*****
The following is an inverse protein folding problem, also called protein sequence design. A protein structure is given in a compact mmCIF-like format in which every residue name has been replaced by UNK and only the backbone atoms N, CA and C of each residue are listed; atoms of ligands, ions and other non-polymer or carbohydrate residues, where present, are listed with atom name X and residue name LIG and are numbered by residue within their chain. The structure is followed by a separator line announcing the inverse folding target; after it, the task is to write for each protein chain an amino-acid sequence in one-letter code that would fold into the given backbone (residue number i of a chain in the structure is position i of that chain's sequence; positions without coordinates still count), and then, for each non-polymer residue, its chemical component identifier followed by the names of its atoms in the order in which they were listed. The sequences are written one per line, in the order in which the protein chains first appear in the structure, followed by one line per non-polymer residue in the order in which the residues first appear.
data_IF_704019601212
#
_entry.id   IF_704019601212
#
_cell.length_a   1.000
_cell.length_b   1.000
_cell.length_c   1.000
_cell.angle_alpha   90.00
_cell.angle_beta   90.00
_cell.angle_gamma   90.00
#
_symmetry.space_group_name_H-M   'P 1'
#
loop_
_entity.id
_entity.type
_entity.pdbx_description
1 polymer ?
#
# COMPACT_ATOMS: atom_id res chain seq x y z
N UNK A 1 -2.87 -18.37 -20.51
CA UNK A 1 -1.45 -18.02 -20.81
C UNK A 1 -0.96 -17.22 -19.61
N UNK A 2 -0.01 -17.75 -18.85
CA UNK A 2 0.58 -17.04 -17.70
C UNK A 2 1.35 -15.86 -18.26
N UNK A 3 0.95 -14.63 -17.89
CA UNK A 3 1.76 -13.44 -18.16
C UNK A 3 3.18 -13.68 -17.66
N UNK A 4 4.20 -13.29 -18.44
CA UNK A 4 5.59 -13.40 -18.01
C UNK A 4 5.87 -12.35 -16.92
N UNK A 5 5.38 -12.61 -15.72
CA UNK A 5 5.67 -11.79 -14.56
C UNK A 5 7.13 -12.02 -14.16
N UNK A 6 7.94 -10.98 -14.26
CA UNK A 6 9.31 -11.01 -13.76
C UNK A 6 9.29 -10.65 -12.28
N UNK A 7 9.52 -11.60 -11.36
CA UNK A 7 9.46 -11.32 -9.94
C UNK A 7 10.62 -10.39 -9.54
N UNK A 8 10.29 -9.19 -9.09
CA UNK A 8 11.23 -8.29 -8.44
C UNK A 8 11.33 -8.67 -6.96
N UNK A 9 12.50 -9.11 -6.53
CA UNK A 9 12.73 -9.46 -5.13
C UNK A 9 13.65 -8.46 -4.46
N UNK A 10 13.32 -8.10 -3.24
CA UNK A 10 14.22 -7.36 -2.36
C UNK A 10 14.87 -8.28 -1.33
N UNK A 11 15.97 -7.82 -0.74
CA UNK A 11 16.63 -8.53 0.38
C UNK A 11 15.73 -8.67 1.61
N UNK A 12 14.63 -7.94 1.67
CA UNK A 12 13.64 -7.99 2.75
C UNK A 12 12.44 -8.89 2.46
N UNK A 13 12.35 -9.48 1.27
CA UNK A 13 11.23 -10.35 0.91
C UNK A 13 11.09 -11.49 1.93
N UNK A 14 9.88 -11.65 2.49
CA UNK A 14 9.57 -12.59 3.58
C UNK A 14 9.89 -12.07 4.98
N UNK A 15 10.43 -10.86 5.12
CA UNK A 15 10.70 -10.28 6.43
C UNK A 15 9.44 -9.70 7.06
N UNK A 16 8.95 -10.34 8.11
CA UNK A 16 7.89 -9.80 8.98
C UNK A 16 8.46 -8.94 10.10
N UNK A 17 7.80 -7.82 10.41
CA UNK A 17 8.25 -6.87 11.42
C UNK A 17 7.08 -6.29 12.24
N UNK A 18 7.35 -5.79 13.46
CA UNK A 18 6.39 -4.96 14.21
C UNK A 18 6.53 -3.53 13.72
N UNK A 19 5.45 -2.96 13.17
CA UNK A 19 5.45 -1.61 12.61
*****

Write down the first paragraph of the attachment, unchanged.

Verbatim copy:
The following is an inverse protein folding problem, also called protein sequence design. A protein structure is given in a compact mmCIF-like format in which every residue name has been replaced by UNK and only the backbone atoms N, CA and C of each residue are listed; atoms of ligands, ions and other non-polymer or carbohydrate residues, where present, are listed with atom name X and residue name LIG and are numbered by residue within their chain. The structure is followed by a separator line announcing the inverse folding target; after it, the task is to write for each protein chain an amino-acid sequence in one-letter code that would fold into the given backbone (residue number i of a chain in the structure is position i of that chain's sequence; positions without coordinates still count), and then, for each non-polymer residue, its chemical component identifier followed by the names of its atoms in the order in which they were listed. The sequences are written one per line, in the order in which the protein chains first appear in the structure, followed by one line per non-polymer residue in the order in which the residues first appear.